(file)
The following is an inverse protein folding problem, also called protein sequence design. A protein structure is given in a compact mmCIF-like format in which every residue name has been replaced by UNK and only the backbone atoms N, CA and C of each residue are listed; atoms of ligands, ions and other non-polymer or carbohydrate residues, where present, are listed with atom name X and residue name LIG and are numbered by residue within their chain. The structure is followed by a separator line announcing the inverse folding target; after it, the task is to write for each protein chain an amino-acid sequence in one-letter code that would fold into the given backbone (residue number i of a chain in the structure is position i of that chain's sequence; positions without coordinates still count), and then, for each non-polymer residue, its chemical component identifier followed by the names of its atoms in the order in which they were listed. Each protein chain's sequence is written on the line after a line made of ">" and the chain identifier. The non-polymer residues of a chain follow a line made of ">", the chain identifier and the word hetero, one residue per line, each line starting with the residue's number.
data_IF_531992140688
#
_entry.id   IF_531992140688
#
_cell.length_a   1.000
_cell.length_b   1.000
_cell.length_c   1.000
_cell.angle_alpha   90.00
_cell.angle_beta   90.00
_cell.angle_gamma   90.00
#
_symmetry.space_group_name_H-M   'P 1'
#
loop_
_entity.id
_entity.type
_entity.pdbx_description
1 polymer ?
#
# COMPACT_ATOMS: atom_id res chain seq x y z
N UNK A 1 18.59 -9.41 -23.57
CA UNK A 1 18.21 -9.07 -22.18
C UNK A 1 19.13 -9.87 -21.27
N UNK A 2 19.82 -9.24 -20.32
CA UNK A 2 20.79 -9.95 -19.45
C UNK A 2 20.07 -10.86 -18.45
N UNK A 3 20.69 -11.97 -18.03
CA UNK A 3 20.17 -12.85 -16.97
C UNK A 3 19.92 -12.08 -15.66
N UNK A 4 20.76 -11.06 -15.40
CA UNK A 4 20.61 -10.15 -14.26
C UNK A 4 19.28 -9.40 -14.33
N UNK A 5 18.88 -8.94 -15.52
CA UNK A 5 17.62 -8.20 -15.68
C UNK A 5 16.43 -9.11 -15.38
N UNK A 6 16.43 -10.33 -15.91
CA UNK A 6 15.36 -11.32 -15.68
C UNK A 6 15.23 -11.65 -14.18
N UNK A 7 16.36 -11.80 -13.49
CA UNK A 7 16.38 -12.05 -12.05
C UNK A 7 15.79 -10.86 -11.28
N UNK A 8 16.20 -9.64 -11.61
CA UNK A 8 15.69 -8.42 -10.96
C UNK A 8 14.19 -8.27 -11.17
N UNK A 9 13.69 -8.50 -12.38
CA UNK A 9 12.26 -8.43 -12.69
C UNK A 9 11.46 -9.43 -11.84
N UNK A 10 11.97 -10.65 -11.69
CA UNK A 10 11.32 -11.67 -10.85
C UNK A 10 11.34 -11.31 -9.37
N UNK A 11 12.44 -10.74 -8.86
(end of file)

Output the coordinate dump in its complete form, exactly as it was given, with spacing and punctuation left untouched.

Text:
The following is an inverse protein folding problem, also called protein sequence design. A protein structure is given in a compact mmCIF-like format in which every residue name has been replaced by UNK and only the backbone atoms N, CA and C of each residue are listed; atoms of ligands, ions and other non-polymer or carbohydrate residues, where present, are listed with atom name X and residue name LIG and are numbered by residue within their chain. The structure is followed by a separator line announcing the inverse folding target; after it, the task is to write for each protein chain an amino-acid sequence in one-letter code that would fold into the given backbone (residue number i of a chain in the structure is position i of that chain's sequence; positions without coordinates still count), and then, for each non-polymer residue, its chemical component identifier followed by the names of its atoms in the order in which they were listed. Each protein chain's sequence is written on the line after a line made of ">" and the chain identifier. The non-polymer residues of a chain follow a line made of ">", the chain identifier and the word hetero, one residue per line, each line starting with the residue's number.
data_IF_531992140688
#
_entry.id   IF_531992140688
#
_cell.length_a   1.000
_cell.length_b   1.000
_cell.length_c   1.000
_cell.angle_alpha   90.00
_cell.angle_beta   90.00
_cell.angle_gamma   90.00
#
_symmetry.space_group_name_H-M   'P 1'
#
loop_
_entity.id
_entity.type
_entity.pdbx_description
1 polymer ?
#
# COMPACT_ATOMS: atom_id res chain seq x y z
N UNK A 1 18.59 -9.41 -23.57
CA UNK A 1 18.21 -9.07 -22.18
C UNK A 1 19.13 -9.87 -21.27
N UNK A 2 19.82 -9.24 -20.32
CA UNK A 2 20.79 -9.95 -19.45
C UNK A 2 20.07 -10.86 -18.45
N UNK A 3 20.69 -11.97 -18.03
CA UNK A 3 20.17 -12.85 -16.97
C UNK A 3 19.92 -12.08 -15.66
N UNK A 4 20.76 -11.06 -15.40
CA UNK A 4 20.61 -10.15 -14.26
C UNK A 4 19.28 -9.40 -14.33
N UNK A 5 18.88 -8.94 -15.52
CA UNK A 5 17.62 -8.20 -15.68
C UNK A 5 16.43 -9.11 -15.38
N UNK A 6 16.43 -10.33 -15.91
CA UNK A 6 15.36 -11.32 -15.68
C UNK A 6 15.23 -11.65 -14.18
N UNK A 7 16.36 -11.80 -13.49
CA UNK A 7 16.38 -12.05 -12.05
C UNK A 7 15.79 -10.86 -11.28
N UNK A 8 16.20 -9.64 -11.61
CA UNK A 8 15.69 -8.42 -10.96
C UNK A 8 14.19 -8.27 -11.17
N UNK A 9 13.69 -8.50 -12.38
CA UNK A 9 12.26 -8.43 -12.69
C UNK A 9 11.46 -9.43 -11.84
N UNK A 10 11.97 -10.65 -11.69
CA UNK A 10 11.32 -11.67 -10.85
C UNK A 10 11.34 -11.31 -9.37
N UNK A 11 12.44 -10.74 -8.86